What is the role of mycophenolate mofetil (MMF) in the treatment of frequently relapsing nephrotic syndrome (FRNS)?

Updated: Mar 04, 2020
  • Author: Jerome C Lane, MD; Chief Editor: Craig B Langman, MD  more...
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Answer

Mycophenolate mofetil (MMF) has been increasingly used in FRNS and SDNS because it has fewer adverse effects than CYP, CSA, and TAC. [78] Although small studies have shown MMF to be effective in reducing the number of relapses in FRNS and SDNS, adequate randomized controlled trials still need to be performed.

One study of 33 patients, using a 6-month course of MMF with tapering-dose alternate-day steroids, achieved a 75% remission rate, which persisted in 25% of patients after discontinuation of MMF. Additionally, this study demonstrated an improvement in relapse rate from once every 2 months to once every 14.7 months. [79]  However, a multicenter, randomized, open-label study of 60 children with FRNS no difference in relapses at 2 years between MMF and CSA. [80]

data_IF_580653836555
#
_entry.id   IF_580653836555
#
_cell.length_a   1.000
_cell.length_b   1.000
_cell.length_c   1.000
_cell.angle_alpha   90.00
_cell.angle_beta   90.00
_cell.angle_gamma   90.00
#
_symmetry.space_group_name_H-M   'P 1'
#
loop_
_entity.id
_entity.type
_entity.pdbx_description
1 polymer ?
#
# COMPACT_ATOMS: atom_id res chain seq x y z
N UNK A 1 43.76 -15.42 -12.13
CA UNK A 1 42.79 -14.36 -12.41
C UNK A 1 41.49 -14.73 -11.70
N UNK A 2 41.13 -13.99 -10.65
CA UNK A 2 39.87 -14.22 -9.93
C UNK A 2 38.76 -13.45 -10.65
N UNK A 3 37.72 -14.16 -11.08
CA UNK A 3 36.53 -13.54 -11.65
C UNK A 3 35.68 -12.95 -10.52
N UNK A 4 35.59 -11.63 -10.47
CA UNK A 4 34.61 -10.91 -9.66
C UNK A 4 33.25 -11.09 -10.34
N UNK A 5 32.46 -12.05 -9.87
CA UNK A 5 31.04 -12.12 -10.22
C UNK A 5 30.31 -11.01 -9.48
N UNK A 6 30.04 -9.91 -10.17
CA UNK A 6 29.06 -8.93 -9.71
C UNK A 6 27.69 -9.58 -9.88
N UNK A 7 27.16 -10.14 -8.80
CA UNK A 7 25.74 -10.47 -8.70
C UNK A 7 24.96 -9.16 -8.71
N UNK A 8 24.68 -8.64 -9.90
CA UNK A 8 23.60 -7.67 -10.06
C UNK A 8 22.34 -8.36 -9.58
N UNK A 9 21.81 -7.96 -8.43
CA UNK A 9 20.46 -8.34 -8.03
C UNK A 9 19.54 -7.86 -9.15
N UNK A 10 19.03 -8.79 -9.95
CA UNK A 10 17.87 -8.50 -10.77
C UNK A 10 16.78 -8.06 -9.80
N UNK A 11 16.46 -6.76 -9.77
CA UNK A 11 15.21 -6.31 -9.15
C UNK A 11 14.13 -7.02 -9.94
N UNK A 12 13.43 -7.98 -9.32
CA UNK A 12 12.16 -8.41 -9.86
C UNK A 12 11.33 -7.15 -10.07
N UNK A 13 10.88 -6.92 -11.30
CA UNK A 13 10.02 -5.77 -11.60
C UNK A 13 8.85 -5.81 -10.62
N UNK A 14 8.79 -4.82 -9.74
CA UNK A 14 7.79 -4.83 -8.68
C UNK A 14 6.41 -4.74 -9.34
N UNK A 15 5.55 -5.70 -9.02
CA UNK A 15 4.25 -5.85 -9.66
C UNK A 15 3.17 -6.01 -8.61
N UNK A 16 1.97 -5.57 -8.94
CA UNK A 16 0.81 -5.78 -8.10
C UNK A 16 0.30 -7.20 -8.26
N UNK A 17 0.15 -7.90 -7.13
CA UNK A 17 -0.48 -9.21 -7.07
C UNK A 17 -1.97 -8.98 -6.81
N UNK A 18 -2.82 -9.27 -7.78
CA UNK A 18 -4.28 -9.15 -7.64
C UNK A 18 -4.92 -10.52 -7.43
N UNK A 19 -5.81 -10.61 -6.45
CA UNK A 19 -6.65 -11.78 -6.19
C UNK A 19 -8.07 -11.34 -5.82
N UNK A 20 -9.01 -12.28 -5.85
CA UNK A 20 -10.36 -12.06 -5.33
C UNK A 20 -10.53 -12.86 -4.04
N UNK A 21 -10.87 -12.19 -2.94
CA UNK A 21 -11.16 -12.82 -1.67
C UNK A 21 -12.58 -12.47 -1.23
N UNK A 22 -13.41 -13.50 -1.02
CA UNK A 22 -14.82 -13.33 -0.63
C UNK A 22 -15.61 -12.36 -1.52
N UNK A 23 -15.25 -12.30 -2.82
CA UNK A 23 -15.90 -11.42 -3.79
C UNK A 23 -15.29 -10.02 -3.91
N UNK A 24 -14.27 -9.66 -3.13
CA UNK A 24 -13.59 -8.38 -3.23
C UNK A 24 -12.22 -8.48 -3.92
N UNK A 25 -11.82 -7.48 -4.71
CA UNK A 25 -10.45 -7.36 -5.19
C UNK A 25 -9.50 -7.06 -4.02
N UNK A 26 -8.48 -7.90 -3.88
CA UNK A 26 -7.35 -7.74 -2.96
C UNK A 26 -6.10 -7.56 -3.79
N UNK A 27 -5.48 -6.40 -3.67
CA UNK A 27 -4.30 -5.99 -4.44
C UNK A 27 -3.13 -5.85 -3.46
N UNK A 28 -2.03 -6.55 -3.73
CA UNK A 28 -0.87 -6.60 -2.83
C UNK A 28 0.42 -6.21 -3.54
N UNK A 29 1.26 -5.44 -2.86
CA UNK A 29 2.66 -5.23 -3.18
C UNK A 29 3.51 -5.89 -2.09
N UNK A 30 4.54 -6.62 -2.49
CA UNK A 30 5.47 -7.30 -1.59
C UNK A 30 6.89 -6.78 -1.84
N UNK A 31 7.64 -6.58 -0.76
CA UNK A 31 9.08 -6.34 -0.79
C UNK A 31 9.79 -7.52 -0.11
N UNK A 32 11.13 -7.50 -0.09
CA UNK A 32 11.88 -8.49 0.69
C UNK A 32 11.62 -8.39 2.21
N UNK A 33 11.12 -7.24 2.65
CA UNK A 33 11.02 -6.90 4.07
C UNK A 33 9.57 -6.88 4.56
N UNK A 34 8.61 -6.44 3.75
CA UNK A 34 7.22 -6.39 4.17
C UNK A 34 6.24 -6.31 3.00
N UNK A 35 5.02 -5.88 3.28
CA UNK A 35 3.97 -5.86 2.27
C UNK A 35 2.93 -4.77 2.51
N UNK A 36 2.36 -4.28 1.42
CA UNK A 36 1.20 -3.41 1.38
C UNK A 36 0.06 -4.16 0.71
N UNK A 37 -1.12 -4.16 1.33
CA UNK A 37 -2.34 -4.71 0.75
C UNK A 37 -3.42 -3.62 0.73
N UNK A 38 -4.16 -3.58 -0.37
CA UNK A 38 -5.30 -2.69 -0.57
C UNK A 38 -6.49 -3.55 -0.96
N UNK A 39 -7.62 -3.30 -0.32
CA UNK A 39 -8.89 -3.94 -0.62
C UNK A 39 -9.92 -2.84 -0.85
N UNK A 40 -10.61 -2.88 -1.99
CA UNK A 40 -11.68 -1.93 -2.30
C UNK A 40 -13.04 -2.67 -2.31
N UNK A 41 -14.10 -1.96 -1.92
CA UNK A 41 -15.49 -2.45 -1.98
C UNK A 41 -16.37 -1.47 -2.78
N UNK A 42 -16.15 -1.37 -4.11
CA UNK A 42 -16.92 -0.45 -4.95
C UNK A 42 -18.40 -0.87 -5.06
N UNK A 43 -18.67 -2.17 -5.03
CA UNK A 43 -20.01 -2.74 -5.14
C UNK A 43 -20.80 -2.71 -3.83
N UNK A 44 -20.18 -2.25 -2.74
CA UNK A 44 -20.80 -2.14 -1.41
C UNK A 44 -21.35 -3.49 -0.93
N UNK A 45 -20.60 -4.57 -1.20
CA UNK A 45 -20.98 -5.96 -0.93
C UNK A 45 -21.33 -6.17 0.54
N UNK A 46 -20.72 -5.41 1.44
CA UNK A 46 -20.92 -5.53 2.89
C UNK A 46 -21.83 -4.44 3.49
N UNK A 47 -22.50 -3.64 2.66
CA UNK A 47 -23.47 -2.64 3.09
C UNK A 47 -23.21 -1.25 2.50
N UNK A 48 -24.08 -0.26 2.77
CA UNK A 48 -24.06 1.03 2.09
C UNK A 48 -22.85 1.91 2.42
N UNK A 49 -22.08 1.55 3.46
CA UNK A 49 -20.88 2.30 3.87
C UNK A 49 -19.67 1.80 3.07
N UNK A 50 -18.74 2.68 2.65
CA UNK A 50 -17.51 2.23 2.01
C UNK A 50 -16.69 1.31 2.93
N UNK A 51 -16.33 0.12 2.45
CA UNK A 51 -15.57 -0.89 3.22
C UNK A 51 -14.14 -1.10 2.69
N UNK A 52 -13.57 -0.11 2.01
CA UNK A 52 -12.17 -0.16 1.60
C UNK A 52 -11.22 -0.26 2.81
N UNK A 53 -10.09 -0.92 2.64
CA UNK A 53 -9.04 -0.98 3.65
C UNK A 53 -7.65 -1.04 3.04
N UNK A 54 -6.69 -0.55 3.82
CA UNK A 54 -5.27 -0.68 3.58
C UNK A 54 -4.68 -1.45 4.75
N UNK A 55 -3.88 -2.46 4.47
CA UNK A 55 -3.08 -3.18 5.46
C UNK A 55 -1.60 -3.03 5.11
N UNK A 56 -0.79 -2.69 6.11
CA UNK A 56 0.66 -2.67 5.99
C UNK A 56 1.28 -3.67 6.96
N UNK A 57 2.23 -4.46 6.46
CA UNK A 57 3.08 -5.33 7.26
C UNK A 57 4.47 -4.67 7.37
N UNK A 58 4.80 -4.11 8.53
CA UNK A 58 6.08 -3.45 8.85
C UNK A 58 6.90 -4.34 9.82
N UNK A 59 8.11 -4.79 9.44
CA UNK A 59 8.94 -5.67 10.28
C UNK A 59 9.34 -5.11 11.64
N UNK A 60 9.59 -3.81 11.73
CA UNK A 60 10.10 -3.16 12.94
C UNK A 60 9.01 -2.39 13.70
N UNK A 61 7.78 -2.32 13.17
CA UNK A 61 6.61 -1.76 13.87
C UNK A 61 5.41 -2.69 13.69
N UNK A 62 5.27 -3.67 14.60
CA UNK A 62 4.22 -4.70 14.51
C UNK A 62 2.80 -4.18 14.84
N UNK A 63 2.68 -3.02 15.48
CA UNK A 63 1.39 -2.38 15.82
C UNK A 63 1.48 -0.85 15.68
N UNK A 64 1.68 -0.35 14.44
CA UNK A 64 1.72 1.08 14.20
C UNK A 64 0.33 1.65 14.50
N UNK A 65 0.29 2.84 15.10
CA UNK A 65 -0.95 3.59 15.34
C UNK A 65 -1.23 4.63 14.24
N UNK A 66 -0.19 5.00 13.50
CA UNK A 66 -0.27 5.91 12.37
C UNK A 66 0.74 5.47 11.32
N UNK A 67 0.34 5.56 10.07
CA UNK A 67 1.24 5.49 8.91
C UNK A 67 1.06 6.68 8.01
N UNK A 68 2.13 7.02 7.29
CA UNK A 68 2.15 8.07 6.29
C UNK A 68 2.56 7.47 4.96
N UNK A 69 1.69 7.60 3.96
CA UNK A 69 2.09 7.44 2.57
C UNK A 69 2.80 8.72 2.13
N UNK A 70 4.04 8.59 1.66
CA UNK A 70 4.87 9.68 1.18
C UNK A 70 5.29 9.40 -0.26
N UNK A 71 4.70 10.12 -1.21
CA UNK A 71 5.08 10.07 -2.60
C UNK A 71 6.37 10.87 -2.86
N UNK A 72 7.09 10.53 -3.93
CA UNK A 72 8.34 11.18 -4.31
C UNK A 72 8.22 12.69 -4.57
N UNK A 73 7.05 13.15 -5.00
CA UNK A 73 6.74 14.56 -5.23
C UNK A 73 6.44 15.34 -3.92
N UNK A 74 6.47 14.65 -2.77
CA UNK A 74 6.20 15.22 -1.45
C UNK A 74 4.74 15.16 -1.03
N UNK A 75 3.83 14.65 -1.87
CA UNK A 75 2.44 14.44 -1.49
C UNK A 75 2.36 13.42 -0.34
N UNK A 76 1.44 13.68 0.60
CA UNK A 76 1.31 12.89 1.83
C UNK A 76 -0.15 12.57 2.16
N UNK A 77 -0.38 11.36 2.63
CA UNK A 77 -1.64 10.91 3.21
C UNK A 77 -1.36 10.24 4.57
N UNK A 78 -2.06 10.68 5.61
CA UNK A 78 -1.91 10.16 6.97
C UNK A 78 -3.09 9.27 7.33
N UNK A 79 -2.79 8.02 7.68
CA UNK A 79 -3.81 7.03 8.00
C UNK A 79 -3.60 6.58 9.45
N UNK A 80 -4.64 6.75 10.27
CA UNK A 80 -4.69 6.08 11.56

MMF might be a useful steroid-sparing agent in stable patients (without excessive edema, need for hospitalization, and other serious complications) whose families wish to avoid the possible adverse effects of CYP, CSA, and TAC. However, the response to MMF varies and is less reliable than other treatments.

MMF is started at a dose of 600 mg/m2 twice daily. Complete blood cell counts should be monitored for bone marrow suppression, and liver function tests should occasionally be performed to monitor for hepatic toxicity.

MMF may be an effective and safe maintenance therapy to consider as an additive immunosuppressant after induction with rituximab in maintaining remission among children with refractory SRNS. [81]


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